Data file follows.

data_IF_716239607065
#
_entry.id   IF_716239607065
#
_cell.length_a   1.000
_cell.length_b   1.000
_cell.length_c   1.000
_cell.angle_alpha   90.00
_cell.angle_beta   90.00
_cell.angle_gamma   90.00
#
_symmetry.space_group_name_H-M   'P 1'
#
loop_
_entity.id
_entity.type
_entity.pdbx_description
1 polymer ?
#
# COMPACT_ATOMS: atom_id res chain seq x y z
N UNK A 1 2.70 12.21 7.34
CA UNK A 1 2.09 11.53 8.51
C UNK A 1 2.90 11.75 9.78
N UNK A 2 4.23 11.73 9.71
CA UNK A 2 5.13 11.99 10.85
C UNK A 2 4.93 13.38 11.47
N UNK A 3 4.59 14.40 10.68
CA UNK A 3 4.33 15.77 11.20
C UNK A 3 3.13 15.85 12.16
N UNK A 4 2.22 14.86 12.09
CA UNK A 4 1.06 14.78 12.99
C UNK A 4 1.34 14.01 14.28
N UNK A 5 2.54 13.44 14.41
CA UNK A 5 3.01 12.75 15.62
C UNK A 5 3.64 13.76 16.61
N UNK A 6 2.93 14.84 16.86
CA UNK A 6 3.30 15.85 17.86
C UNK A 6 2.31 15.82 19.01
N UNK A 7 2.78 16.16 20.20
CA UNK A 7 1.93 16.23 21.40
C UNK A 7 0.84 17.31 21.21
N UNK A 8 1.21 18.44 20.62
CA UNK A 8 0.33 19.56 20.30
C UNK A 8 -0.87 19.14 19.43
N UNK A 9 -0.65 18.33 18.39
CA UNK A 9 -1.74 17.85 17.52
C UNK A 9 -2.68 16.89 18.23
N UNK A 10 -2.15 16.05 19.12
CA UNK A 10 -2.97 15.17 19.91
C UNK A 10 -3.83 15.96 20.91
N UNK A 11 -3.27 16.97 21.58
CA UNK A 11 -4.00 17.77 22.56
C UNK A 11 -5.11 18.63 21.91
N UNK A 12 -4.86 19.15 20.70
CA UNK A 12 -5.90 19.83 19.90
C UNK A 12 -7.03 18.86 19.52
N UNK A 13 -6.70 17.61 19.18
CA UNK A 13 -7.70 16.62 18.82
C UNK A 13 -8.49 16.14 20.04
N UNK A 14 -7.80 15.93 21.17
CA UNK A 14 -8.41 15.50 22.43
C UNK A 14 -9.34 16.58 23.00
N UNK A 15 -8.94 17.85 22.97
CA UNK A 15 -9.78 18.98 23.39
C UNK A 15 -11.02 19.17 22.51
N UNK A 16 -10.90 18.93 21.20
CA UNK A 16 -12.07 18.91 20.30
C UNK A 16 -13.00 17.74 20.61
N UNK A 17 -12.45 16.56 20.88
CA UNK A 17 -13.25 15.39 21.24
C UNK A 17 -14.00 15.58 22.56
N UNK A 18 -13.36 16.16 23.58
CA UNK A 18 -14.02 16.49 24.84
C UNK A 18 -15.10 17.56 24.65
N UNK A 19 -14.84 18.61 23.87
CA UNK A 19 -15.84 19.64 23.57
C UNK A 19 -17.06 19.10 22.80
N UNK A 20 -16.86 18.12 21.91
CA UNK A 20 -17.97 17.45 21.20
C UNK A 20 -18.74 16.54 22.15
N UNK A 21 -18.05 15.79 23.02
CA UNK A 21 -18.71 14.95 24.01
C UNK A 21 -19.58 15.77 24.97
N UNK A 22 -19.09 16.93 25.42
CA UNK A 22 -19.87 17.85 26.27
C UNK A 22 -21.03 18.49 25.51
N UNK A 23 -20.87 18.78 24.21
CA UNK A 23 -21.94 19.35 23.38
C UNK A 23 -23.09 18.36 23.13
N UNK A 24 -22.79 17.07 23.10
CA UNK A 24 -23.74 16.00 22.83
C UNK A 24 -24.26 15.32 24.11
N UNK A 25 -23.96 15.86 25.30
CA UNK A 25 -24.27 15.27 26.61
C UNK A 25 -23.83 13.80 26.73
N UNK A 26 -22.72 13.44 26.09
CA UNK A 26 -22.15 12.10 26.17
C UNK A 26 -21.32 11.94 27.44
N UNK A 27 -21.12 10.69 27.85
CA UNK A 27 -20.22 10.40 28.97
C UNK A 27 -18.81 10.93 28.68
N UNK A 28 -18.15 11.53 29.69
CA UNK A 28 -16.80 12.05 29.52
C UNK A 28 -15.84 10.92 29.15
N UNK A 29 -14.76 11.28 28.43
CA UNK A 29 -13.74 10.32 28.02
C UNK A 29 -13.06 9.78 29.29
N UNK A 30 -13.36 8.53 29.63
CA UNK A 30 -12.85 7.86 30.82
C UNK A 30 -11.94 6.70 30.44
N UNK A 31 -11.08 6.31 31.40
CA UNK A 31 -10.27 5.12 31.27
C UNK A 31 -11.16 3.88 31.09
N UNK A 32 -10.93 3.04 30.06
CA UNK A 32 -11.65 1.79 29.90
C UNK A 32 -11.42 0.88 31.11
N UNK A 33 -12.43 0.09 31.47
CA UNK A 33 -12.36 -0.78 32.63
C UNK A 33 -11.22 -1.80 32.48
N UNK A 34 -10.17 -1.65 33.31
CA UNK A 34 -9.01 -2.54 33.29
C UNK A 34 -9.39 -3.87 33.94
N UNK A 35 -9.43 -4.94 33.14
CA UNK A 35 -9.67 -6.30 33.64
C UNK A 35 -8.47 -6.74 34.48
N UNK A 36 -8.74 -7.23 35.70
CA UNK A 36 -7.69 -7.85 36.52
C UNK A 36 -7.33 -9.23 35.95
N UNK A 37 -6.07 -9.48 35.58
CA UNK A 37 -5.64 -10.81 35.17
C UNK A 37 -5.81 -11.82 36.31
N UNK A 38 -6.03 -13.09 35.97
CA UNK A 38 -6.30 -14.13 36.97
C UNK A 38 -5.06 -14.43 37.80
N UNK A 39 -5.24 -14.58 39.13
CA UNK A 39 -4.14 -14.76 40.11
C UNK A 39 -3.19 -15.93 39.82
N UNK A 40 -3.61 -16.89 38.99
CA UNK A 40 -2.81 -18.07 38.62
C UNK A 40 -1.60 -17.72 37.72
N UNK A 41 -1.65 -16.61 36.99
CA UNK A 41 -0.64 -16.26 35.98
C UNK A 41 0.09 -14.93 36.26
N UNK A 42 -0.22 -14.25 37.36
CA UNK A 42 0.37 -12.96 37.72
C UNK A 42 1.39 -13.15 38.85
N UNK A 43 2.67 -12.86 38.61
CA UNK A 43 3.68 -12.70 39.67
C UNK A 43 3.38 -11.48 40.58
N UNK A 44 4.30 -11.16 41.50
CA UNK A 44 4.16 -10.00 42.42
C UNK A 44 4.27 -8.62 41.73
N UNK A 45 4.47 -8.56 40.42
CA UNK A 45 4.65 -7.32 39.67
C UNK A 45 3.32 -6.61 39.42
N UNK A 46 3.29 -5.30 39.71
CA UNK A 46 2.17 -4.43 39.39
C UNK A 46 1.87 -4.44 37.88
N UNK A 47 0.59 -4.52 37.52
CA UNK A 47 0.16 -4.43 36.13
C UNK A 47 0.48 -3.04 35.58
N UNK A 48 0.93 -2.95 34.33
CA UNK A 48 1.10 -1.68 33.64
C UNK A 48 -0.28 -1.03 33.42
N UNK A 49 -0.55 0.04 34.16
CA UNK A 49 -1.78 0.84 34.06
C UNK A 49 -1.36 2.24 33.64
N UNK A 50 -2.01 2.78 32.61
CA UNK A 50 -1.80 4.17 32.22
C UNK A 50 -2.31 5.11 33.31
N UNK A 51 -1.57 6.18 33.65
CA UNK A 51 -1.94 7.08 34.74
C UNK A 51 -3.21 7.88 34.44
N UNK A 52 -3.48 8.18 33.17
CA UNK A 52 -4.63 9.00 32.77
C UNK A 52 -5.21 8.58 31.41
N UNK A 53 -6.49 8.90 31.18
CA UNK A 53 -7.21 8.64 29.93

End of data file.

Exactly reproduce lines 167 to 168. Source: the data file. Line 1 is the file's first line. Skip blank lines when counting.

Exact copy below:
C UNK A 49 -1.36 2.24 33.64
N UNK A 50 -2.01 2.78 32.61